A statement meant to distract from the real issue.  How SLS and SCS are made is not relevant to the fact that SCS always contains SLS as a major component.
In fact both SLS and SCS can be made from coconut and palm oil.   Galaxy Surfactants Ltd (India), who made the SCS for Honest Co., report using both coconut and palm oil as starting materials.

5)    We never tested our SCS to see if it contained SLS.
Firstly, you don’t have to test the SCS, you just have to have an understanding of how it is manufactured to appreciate that SCS always contains SLS as a major component. Formulators of health care products should have this knowledge, particularly for a key ingredient.

And you would think that Jessica Alba’s company, which has been valued at 1.7 billion dollars, would find the money to do some simple tests to ensure their products did not contain the toxin (her own words) that she swore to avoid.

6)    The testing laboratories that found SLS in our products were mistaken.
Independent analyses were done by two accredited laboratories using approved standardised procedures for detection of SLS.  Both laboratories were in agreement that Honest Co. products contained substantive quantities of SLS. The amounts of SLS were described as being similar to competitor products that used SLS as a declared ingredient.  

These analytical results were entirely consistent for a product that has SCS as a declared ingredient.

7)    Honest Co. analytical testing did not find any SLS, only SCS.
When the Honest Co. finally got around to doing their own tests after being challenged they claimed that their “rigorous testing” did not find any SLS in their products.   Failing to find any SLS is totally at odds with the results of the independent laboratories. And we can see how Honest Co. tried to give themselves an out through their play on words - they detected only SCS.  But SCS is just a label for a mixture of fatty acid sulfates, of which SLS is invariably the major component. To say that you ‘only add SCS’ or ‘only detect SCS’, and so by implication there cannot be any SLS present, are weasel words of the highest order.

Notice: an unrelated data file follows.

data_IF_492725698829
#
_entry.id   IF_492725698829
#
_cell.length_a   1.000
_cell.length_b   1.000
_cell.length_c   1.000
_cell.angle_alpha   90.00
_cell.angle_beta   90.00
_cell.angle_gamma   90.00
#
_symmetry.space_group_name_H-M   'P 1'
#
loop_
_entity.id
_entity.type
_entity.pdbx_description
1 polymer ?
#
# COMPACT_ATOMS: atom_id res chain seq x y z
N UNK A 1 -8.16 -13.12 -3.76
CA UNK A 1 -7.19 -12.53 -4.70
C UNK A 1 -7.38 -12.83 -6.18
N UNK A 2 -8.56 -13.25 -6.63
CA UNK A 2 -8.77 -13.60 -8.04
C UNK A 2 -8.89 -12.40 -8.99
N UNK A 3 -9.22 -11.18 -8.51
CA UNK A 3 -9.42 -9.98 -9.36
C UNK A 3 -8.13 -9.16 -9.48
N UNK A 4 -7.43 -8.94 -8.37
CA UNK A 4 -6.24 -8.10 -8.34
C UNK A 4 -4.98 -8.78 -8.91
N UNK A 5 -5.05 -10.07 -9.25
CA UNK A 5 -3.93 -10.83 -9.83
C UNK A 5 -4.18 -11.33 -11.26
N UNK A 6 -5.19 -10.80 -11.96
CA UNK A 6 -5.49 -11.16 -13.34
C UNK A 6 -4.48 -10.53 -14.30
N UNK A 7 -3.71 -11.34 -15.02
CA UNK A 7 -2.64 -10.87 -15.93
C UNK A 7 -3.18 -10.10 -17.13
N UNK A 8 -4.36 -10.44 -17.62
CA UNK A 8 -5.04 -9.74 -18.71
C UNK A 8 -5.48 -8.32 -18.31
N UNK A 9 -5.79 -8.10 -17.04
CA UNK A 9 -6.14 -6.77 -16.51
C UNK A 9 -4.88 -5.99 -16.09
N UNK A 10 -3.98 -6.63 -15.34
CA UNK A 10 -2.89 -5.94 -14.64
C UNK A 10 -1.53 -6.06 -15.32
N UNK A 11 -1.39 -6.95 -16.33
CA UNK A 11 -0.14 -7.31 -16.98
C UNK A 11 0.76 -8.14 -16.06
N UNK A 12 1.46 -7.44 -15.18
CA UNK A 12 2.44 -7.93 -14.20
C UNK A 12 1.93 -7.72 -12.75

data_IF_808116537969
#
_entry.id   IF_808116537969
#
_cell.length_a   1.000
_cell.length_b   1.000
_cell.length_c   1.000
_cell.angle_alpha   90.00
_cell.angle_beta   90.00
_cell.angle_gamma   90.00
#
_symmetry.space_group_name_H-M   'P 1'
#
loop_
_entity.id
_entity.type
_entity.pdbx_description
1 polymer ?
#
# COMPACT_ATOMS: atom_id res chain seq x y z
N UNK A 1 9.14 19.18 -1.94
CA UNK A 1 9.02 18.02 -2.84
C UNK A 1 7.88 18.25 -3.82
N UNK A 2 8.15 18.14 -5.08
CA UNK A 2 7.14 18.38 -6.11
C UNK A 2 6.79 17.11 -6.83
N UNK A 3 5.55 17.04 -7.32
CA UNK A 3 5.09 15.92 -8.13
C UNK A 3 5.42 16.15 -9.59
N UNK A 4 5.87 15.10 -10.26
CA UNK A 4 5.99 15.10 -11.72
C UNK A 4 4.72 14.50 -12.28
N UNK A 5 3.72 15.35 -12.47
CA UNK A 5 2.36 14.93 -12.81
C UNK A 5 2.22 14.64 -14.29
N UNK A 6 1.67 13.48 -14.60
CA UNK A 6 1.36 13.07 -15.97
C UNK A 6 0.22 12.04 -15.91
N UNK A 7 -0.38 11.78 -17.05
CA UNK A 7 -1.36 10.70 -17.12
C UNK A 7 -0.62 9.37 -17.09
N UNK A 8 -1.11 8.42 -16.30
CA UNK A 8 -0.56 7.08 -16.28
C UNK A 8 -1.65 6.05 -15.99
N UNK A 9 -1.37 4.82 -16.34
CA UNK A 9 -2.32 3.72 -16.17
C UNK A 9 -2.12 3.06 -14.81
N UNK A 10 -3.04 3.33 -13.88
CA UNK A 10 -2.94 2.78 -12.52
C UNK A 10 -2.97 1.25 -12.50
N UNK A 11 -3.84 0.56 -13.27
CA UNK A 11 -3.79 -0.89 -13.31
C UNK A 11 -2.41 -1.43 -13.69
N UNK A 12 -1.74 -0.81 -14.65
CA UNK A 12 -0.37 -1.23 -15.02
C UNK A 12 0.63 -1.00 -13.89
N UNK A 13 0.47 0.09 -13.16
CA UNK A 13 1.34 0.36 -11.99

8)    We trusted our SCS supplier that it was SLS free.
Here we have to unravel a long line of supply: Galaxy Surfactants Ltd (India) > Trichromatic West Inc. (California) > Earth Friendly Products LLC  > Honest Co.

Galaxy Surfactants Ltd (India) manufactured the SCS.  As you can see from their product document SLS (C12) is, as expected, the predominant component (52-58%).


The SLS was supplied to Trichromatic West Inc (USA) who then documented the ‘SLS content’ as zero simply because they hadn’t added any SLS!  Unbelievable.  Firstly, no one adds SLS to SCS, it already comes loaded with SLS as a consequence of the manufacturing process. And, by analogy, this would be like taking full cream milk and then, on the basis of not adding any additional cream to it, describing it as zero-cream milk. And then charging a premium for that cream-free milk!  Trichromatic West described the SCS they supplied as “fairly and honestly represented”. The reality is just the opposite.